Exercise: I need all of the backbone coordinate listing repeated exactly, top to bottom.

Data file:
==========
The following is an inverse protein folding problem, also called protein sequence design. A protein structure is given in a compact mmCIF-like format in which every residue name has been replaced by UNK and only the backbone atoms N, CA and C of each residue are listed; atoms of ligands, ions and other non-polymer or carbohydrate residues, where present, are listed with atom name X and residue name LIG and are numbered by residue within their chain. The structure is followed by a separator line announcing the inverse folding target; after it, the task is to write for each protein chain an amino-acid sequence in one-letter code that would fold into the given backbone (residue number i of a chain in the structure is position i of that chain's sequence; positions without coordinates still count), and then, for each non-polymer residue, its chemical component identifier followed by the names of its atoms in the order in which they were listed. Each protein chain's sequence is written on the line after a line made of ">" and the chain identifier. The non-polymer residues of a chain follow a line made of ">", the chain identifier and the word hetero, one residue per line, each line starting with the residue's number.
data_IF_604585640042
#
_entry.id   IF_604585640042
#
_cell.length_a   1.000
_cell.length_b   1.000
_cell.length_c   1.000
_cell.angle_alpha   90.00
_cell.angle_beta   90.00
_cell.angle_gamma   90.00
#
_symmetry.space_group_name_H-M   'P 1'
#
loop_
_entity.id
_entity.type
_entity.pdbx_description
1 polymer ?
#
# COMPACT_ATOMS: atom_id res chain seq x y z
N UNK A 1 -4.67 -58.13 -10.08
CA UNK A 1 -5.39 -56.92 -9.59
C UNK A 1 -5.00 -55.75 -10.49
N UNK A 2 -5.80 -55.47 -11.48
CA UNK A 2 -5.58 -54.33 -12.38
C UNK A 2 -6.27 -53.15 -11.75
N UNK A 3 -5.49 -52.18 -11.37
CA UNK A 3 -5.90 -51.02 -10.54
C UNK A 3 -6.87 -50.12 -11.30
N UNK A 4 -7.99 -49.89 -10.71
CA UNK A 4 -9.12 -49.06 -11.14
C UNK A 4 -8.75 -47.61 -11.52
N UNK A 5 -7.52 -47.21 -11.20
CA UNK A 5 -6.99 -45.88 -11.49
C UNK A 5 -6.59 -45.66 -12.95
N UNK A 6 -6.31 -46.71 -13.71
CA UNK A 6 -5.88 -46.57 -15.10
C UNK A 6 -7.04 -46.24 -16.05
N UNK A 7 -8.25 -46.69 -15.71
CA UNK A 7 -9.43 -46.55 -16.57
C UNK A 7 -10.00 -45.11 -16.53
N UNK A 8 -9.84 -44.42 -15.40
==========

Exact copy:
The following is an inverse protein folding problem, also called protein sequence design. A protein structure is given in a compact mmCIF-like format in which every residue name has been replaced by UNK and only the backbone atoms N, CA and C of each residue are listed; atoms of ligands, ions and other non-polymer or carbohydrate residues, where present, are listed with atom name X and residue name LIG and are numbered by residue within their chain. The structure is followed by a separator line announcing the inverse folding target; after it, the task is to write for each protein chain an amino-acid sequence in one-letter code that would fold into the given backbone (residue number i of a chain in the structure is position i of that chain's sequence; positions without coordinates still count), and then, for each non-polymer residue, its chemical component identifier followed by the names of its atoms in the order in which they were listed. Each protein chain's sequence is written on the line after a line made of ">" and the chain identifier. The non-polymer residues of a chain follow a line made of ">", the chain identifier and the word hetero, one residue per line, each line starting with the residue's number.
data_IF_604585640042
#
_entry.id   IF_604585640042
#
_cell.length_a   1.000
_cell.length_b   1.000
_cell.length_c   1.000
_cell.angle_alpha   90.00
_cell.angle_beta   90.00
_cell.angle_gamma   90.00
#
_symmetry.space_group_name_H-M   'P 1'
#
loop_
_entity.id
_entity.type
_entity.pdbx_description
1 polymer ?
#
# COMPACT_ATOMS: atom_id res chain seq x y z
N UNK A 1 -4.67 -58.13 -10.08
CA UNK A 1 -5.39 -56.92 -9.59
C UNK A 1 -5.00 -55.75 -10.49
N UNK A 2 -5.80 -55.47 -11.48
CA UNK A 2 -5.58 -54.33 -12.38
C UNK A 2 -6.27 -53.15 -11.75
N UNK A 3 -5.49 -52.18 -11.37
CA UNK A 3 -5.90 -51.02 -10.54
C UNK A 3 -6.87 -50.12 -11.30
N UNK A 4 -7.99 -49.89 -10.71
CA UNK A 4 -9.12 -49.06 -11.14
C UNK A 4 -8.75 -47.61 -11.52
N UNK A 5 -7.52 -47.21 -11.20
CA UNK A 5 -6.99 -45.88 -11.49
C UNK A 5 -6.59 -45.66 -12.95
N UNK A 6 -6.31 -46.71 -13.71
CA UNK A 6 -5.88 -46.57 -15.10
C UNK A 6 -7.04 -46.24 -16.05
N UNK A 7 -8.25 -46.69 -15.71
CA UNK A 7 -9.43 -46.55 -16.57
C UNK A 7 -10.00 -45.11 -16.53
N UNK A 8 -9.84 -44.42 -15.40